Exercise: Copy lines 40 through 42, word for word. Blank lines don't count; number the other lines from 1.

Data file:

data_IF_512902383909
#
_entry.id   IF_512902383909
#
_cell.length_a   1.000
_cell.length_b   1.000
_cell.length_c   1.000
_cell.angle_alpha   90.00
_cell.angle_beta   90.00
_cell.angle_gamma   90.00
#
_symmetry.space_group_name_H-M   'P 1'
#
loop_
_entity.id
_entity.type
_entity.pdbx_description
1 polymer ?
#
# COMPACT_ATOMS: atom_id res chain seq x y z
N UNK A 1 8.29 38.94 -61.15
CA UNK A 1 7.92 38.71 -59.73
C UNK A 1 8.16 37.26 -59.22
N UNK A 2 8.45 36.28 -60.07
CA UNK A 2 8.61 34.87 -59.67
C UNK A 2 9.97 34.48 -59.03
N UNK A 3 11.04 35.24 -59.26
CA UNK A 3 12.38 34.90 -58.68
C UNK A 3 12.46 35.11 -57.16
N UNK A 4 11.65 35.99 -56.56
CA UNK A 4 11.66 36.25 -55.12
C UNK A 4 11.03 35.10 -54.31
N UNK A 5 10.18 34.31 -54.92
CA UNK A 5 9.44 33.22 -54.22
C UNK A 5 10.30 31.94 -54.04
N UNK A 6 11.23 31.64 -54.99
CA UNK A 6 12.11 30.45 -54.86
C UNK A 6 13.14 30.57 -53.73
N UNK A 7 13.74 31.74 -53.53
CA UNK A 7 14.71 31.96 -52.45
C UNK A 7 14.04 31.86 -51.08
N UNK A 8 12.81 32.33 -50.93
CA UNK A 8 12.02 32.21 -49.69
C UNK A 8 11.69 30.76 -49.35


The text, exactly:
CA UNK A 7 14.71 31.96 -52.45
C UNK A 7 14.04 31.86 -51.08
N UNK A 8 12.81 32.33 -50.93